‘Blinkered’ marketers failing on campaign measurement

digital-marketing-2The demise of cookies might have been a long time coming, but marketers are risking far more than targeting by keeping their heads stuck in the sand, with nearly all (98%) failing to use the full range of techniques to measure the true impact of their activity.

According to WARC data, only a small fraction of marketers (2%) are using marketing mix modelling (MMM), experiments, and attribution in combination to give them a complete picture.

As the industry continues to evolve, WARC has released a report examining the latest trends and emerging best practices of marketing measurement. The Future of Measurement focuses on four key areas: AI and the growth of synthetic data, the demise of third-party cookies, hurdles in holistic measurement and closing the sustainability gap.

Key challenges outlined in the report, and what marketers can do to keep pace with emerging best practices in measurement include:

Hurdles in holistic measurement
Most marketers are failing to use the full range of techniques that enable them to measure the full impact of their marketing activities; just 2% are using attribution, experiments and marketing mix modelling (MMM) in combination to measure marketing impact, while 22% say they do not use any modelling at all.

WARC highlights three techniques that are critical to holistic measurement. Each technique brings strengths that can offset the weaknesses of the other.

Attribution: The process of assigning credit to the different touchpoints that are found on a user’s path to a conversion. Fast and easy to scale, it gives real-time insight into drivers of performance. But, it is limited to digital channels and is best for measuring short-term impact.

Experiments: Uses randomised controlled experiments to compare the change in consumer behaviour between groups that are exposed or withheld from marketing activity while keeping all other factors constant. It is the gold standard to measure causality but can be difficult to scale.

Marketing mix modelling (MMM): Utilises advanced statistics to give a holistic overview of all channels, sales, and external factors. Can provide a longer-term view of media impact, but can be expensive and requires at least two years of historical data.

AI and the growth of synthetic data
Unlike ‘real’ data, which is based on observations from the real world, synthetic data is produced artificially to emulate it using purpose-built mathematical models or algorithms.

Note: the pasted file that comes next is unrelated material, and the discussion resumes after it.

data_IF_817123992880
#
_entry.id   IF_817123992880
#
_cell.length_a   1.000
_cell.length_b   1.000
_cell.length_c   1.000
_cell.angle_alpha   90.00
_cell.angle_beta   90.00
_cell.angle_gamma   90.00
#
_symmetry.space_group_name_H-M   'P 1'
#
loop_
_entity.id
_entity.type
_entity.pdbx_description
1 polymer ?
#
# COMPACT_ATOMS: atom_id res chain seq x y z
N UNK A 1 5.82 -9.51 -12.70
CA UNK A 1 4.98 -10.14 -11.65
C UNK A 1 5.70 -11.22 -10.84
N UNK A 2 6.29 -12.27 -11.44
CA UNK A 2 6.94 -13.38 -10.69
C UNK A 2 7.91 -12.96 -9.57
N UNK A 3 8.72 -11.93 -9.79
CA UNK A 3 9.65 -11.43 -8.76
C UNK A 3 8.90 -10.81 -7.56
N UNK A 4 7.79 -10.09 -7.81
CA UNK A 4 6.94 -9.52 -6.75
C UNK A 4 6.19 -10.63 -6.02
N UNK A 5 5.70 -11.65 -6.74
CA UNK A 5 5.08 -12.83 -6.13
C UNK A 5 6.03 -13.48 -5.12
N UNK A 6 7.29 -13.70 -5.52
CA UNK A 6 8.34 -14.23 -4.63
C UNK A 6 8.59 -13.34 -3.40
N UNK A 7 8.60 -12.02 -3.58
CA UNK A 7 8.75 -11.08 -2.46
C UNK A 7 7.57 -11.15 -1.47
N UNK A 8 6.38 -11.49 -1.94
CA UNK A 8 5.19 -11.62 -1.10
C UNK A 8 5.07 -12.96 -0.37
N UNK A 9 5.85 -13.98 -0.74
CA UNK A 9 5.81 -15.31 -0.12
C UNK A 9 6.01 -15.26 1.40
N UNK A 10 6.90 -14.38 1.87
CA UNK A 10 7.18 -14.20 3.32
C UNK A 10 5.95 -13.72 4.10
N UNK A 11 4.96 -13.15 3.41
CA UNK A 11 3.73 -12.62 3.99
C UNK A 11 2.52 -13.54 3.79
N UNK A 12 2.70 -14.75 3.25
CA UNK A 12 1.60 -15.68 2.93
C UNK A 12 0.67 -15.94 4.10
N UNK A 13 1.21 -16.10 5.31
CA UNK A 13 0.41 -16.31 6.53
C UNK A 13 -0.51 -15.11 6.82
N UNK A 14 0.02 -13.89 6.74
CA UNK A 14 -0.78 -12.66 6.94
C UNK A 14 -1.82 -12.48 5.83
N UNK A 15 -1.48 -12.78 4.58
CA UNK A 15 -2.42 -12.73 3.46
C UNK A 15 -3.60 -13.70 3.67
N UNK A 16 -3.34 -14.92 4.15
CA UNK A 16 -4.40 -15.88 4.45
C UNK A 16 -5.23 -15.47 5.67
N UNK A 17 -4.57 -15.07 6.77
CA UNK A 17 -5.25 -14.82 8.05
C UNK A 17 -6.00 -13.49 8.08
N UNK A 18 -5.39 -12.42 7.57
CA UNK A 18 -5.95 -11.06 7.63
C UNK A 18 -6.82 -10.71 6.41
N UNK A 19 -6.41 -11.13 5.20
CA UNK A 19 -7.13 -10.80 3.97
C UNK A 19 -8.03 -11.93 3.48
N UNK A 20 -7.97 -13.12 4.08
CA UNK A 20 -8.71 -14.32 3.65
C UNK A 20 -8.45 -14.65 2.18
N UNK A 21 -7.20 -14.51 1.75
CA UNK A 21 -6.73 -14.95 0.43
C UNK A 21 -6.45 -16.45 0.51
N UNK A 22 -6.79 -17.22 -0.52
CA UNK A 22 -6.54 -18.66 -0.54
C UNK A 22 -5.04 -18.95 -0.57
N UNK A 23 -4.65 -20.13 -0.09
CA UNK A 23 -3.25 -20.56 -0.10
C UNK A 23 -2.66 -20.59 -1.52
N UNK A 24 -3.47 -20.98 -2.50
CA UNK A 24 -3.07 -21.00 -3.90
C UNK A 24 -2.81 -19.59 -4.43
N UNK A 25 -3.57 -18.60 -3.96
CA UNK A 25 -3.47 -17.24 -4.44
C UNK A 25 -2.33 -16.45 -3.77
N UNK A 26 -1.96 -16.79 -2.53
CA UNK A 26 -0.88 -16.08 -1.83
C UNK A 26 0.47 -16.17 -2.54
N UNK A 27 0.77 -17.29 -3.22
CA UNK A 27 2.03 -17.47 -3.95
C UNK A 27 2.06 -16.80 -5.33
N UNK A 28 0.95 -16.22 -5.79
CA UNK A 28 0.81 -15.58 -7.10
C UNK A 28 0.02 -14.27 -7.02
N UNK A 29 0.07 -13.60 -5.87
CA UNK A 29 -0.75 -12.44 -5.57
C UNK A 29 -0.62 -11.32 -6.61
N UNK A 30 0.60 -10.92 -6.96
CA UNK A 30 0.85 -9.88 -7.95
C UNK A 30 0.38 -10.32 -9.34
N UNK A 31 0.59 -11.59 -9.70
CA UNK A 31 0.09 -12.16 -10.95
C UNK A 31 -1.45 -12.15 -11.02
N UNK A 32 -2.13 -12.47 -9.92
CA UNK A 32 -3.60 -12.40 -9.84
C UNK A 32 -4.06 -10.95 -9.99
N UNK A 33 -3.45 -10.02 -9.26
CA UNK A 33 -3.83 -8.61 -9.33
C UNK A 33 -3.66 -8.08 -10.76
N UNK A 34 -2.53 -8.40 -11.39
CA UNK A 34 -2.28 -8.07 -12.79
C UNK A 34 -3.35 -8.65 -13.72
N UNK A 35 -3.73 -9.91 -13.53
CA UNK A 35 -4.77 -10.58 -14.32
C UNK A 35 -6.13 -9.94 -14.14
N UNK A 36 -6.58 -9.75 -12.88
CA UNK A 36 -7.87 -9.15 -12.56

It has a variety of applications in marketing, including pricing, customer journey planning, competitor analysis and new product development and also negates customer privacy issues, as it has no personal information attached to it, and can conduct market research quicker and cheaper.

By this year, Gartner has estimated that 60% of the data used in AI and analytics projects will be synthetically generated, and according to Straits Research, the global market for synthetic data generation is projected to grow by 37% between 2023 and 2031.

However, AI-based insights bring new risks to marketing research. Generative AI tools can amplify bias, trigger privacy breaches and deliver inaccurate results. Marketers should develop clear ethics and best practices when working with these tools.

The third-party cookie countdown
The phasing out of cookies is due to take place in Q3 of 2024, severely limiting the ability of companies to track individuals online. Yet many marketers are still not prepared. According to a recent survey by IAB Europe, only half are prepared for the deprecation of third-party cookies.

As advertisers look to combat signal loss, they will have to get comfortable testing a broad range of targeting and measurement solutions to discover what works best for their business.

Proposed solutions include contextual advertising, identity solutions, first party data, attention measurement, Google’s ‘Privacy Sandbox’, and predictive audiences using AI.

Closing the sustainability gap
Over the past five years, sustainability has ranked as a top issue by respondents to WARC’s annual Marketer’s Toolkit survey. However, recent research by Scope3 concludes that there has been ‘no evidence of systemic behaviour change’ in the advertising industry to reduce carbon emissions, and according to IAB Europe, only a quarter (24%) of marketers said they are measuring emissions from digital advertising.

The compound effect of these trends is that many marketers are failing to act on sustainability – in objective setting, asset development, supply chain management, consumer messaging, and the measurement of emissions from digital ads.

New regulations and directives in both Europe and the US coming this year mean companies will need to provide more granular data on their carbon emissions – including those generated by advertising.

Lack of standards is a major barrier to accurate and comparable carbon measurement, although work is underway by the Global Alliance for Responsible Media (GARM) and Ad Net Zero to create a common currency and methodology.

Research by Magna, Lumen and Adelaide suggest that advertising in high quality media environments with higher engagement generate lower carbon emissions.

WARC managing editor of research and insights Paul Stringer said: “Amid the swirl of excitement around GenAI, another significant inflection point is fast approaching. While the threat of cookie deprecation has loomed for some time now, evidence suggests advertisers are neither fully prepared or aware of the different solutions available.

“With measurement continuing to evolve in several directions at once, marketers find themselves battling multiple headwinds: not only the demise of third-party cookies, but new regulations around sustainability reporting, and, of course, the growing influence and impact of AI.”

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